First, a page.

This response is emailed to Ron VK3AFW and posted on the SOTA_Australia Yahoo
Group and SOTA reflector
I have received a letter from Ron Cook, VK3AFW asking about what is permitted
and what is not about activating when a car is used for partial access, and what
is the acceptable activation zone. I will try to (hopefully reasonably clearly)
deal with this issue once and for all.
The rules at play here are the General Rules and the VK3 Association Reference
Manual (ARM). One issue is the official ARM has not been released yet, and
people have only been able to access a draft through the SOTA Australia Yahoo
group. The SOTA MT have approved an official ARM which is to be released
tomorrow (28th of April 2012). This has no real practical changes from the last
draft, and certainly none that impact on this discussion. I will refer to the
official ARM, which I will also post on the SOTA Australia yahoo group, but only
after I have seen it on the official SOTA site. This will hopefully happen on
the 28th, but you just never know…
The General Rules are not entirely clear, but we will consider the interaction
between the rules.
- First sentence: This establishes that final access must be non-motorised. This
implies, and is widely accepted that motorised access is allowed, however the
final stage of access must be non-motorised. Clearly a car can be used at least
in part, but you cannot just drive up all the way, get out of the car and
activate for SOTA. If you drive up all the way, then something else must happen
in between getting out of the car and activating, and this something else must
be a final access to the Summit that is non-motorised.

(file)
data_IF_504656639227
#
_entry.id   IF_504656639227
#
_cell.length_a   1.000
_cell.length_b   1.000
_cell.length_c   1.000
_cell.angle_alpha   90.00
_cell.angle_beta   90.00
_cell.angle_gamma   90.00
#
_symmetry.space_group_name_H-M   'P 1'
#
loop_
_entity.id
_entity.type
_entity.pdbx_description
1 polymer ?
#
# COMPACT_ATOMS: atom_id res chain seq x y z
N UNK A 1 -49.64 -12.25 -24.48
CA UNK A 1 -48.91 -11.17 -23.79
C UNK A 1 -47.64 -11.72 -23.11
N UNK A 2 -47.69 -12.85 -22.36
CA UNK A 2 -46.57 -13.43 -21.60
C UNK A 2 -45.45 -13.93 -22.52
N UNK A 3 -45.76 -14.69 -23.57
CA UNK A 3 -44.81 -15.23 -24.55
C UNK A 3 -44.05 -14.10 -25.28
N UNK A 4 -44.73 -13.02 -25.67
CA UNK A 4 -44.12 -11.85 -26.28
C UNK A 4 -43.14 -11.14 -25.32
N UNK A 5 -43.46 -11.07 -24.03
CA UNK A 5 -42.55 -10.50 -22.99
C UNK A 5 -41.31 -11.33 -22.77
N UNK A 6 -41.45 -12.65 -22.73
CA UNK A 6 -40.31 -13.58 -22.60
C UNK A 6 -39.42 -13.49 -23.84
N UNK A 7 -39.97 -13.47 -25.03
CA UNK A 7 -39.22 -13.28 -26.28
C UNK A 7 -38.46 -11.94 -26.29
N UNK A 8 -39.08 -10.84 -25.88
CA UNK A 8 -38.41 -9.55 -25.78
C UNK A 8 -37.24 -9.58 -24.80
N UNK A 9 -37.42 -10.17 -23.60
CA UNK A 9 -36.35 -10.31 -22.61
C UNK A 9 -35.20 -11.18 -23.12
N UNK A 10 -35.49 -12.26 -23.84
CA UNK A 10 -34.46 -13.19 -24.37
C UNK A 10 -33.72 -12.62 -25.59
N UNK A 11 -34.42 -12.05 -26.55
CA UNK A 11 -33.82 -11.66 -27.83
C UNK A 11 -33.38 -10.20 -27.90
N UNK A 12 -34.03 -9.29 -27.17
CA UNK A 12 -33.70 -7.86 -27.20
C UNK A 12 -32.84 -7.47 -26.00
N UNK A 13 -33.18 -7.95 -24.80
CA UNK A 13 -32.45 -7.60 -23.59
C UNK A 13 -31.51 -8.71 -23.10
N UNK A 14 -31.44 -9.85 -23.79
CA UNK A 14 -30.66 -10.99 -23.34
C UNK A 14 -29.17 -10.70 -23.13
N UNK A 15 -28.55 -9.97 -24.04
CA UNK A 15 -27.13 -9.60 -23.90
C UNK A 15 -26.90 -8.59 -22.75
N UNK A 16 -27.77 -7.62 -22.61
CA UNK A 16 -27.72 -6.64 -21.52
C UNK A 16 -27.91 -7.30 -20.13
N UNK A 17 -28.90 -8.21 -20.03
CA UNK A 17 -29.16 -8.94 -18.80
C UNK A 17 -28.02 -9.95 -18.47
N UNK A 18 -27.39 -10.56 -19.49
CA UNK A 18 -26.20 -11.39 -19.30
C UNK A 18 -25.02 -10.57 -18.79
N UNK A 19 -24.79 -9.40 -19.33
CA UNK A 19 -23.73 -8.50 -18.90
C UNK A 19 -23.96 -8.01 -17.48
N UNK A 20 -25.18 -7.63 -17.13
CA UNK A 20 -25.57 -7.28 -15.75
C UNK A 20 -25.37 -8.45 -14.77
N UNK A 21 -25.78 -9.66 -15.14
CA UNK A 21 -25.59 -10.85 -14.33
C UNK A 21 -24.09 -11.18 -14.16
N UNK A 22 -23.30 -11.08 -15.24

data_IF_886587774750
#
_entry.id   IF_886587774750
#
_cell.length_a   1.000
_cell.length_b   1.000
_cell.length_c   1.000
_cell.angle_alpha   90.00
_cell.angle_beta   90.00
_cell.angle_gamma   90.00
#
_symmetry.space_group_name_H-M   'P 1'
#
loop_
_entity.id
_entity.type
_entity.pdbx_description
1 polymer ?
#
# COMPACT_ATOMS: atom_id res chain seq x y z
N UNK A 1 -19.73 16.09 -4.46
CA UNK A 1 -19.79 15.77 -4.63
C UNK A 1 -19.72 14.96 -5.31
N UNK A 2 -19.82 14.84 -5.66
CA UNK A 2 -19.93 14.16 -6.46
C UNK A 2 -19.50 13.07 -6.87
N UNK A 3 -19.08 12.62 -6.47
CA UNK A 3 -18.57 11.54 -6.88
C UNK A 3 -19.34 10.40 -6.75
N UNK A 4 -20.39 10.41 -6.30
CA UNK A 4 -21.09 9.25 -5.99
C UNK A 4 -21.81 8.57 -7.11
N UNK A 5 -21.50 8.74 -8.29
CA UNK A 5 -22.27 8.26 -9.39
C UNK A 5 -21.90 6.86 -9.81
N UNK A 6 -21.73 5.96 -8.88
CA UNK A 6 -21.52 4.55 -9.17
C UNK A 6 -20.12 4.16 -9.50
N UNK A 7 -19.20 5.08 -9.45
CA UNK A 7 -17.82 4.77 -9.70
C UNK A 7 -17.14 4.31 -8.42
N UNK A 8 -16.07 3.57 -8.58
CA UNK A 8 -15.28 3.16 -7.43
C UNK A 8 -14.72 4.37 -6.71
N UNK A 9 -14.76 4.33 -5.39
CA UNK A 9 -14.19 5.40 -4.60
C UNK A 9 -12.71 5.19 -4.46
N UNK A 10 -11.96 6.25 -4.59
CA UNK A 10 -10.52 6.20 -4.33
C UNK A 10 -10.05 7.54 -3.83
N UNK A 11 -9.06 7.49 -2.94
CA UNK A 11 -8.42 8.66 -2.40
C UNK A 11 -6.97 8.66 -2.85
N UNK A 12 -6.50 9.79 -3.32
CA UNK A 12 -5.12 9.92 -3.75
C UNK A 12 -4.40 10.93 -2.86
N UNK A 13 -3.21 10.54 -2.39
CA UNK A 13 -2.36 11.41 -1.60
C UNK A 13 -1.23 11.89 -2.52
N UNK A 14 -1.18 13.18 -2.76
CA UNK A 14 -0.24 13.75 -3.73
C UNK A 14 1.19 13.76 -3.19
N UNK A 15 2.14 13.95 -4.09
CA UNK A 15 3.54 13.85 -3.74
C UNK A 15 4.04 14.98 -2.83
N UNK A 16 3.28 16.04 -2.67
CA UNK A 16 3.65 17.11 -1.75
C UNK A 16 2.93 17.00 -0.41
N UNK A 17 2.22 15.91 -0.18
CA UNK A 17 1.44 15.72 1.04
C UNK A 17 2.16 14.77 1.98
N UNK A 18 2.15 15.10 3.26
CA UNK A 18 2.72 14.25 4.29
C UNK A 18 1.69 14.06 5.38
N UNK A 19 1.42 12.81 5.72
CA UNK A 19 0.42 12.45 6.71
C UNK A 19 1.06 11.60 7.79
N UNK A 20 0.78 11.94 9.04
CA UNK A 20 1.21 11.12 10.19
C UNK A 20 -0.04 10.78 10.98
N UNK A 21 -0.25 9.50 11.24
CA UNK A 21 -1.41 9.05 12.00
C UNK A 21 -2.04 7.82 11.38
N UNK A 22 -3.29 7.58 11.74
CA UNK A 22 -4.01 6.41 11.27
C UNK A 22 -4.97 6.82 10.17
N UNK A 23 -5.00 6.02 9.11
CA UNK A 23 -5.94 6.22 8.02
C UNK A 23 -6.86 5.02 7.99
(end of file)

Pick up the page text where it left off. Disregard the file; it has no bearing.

- Second & third sentences: These clearly rules out the car forming part of the
station, either by sitting on or in the car, touching the car, using the car
battery, or having some cable or whatever in the car, having the computer used
for logging sitting in the car, or whatever else you can imagine that has a
relationship with the car that is used during operation.
3.7.1.(4) In order to understand this, we must consider the height of the summit
itself. From this highest point, there is a region that is valid for activation,
and this area is effectively “the Summit” for SOTA purposes. This area is
anywhere that has a height that is within the vertical distance of the highest
point. If the highest point is, lets say 800m, then anywhere that is within the
vertical distance of that is potentially in the activation zone or "the Summit"
- The VK3 ARM defines vertical distance as 25m. So for our 800m summit, the
relevant height is 775m. Any place that has this height or higher is potentially
part of “the Summit”.
(4) goes on to require that the terrain between the Operating Position and the
highest point also must remain within the vertical distance. This only needs to
be satisfied by one possible direction. If there were several ways from going
from a given spot to the highest point, some of which required going below 775
in our example. but there was a way of going where the ground was always at or
above 775m, then that location is in the activation zone.
Another way to think of this, is if the summit is 800m high, then the 775m
contour line going around it (if a map had 25m contours) would represent the
boundary of the activation area.
Now what is not relevant in all of this is the prominence of the summit. If a
summit is in the SOTA database, or in the ARM - which at the moment both include
609 summits in VK3, then it is good to go. Prominence only comes in when it is
time to consider revisions to the ARM, both in adding new summits or deleting or
moving existing ones. In VK3, required prominence is 150m. If you are activating
a summit which you know has less than this, your activation is good - and might
become very valuable in SOTA in the future as a unique as when I find out about
it, I will act to delete the summit on the next revision, but your activation of
that will stand. Others won’t be able to follow you though, once deletion
Now to answer some of Ron’s specific questions.
- What does “in the vicinity” mean? It is not defined in the rules, so we use
the dictionary. The Australian Pocket Oxford defines it as “surrounding
district”. Clearly there is going to be a context to interpreting this. One way
of interpreting it is that the vehicle cannot be in the activation zone. Another